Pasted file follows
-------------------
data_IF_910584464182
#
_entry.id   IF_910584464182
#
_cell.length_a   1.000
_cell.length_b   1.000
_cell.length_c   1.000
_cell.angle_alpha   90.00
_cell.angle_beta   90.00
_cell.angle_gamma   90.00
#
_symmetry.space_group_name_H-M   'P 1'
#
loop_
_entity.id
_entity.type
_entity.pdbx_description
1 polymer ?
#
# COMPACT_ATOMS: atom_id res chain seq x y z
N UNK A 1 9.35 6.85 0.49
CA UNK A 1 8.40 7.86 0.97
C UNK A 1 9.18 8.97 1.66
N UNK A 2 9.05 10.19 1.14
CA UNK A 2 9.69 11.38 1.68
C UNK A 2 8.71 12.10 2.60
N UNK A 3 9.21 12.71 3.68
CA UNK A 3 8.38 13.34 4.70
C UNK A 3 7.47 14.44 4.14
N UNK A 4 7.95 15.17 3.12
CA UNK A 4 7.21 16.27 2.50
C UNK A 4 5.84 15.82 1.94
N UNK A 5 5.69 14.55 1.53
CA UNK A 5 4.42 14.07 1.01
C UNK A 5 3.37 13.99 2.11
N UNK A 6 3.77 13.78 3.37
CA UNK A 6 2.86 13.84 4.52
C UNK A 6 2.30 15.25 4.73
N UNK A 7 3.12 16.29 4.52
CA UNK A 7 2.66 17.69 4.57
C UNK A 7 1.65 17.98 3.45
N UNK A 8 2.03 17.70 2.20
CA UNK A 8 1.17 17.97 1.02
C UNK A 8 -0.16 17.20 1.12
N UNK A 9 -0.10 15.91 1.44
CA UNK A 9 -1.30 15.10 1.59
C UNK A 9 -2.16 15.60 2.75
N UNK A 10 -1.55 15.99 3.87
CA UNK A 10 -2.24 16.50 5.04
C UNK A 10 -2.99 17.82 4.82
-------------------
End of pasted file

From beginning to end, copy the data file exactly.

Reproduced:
data_IF_910584464182
#
_entry.id   IF_910584464182
#
_cell.length_a   1.000
_cell.length_b   1.000
_cell.length_c   1.000
_cell.angle_alpha   90.00
_cell.angle_beta   90.00
_cell.angle_gamma   90.00
#
_symmetry.space_group_name_H-M   'P 1'
#
loop_
_entity.id
_entity.type
_entity.pdbx_description
1 polymer ?
#
# COMPACT_ATOMS: atom_id res chain seq x y z
N UNK A 1 9.35 6.85 0.49
CA UNK A 1 8.40 7.86 0.97
C UNK A 1 9.18 8.97 1.66
N UNK A 2 9.05 10.19 1.14
CA UNK A 2 9.69 11.38 1.68
C UNK A 2 8.71 12.10 2.60
N UNK A 3 9.21 12.71 3.68
CA UNK A 3 8.38 13.34 4.70
C UNK A 3 7.47 14.44 4.14
N UNK A 4 7.95 15.17 3.12
CA UNK A 4 7.21 16.27 2.50
C UNK A 4 5.84 15.82 1.94
N UNK A 5 5.69 14.55 1.53
CA UNK A 5 4.42 14.07 1.01
C UNK A 5 3.37 13.99 2.11
N UNK A 6 3.77 13.78 3.37
CA UNK A 6 2.86 13.84 4.52
C UNK A 6 2.30 15.25 4.73
N UNK A 7 3.12 16.29 4.52
CA UNK A 7 2.66 17.69 4.57
C UNK A 7 1.65 17.98 3.45
N UNK A 8 2.03 17.70 2.20
CA UNK A 8 1.17 17.97 1.02
C UNK A 8 -0.16 17.20 1.12
N UNK A 9 -0.10 15.91 1.44
CA UNK A 9 -1.30 15.10 1.59
C UNK A 9 -2.16 15.60 2.75
N UNK A 10 -1.55 15.99 3.87
CA UNK A 10 -2.24 16.50 5.04
C UNK A 10 -2.99 17.82 4.82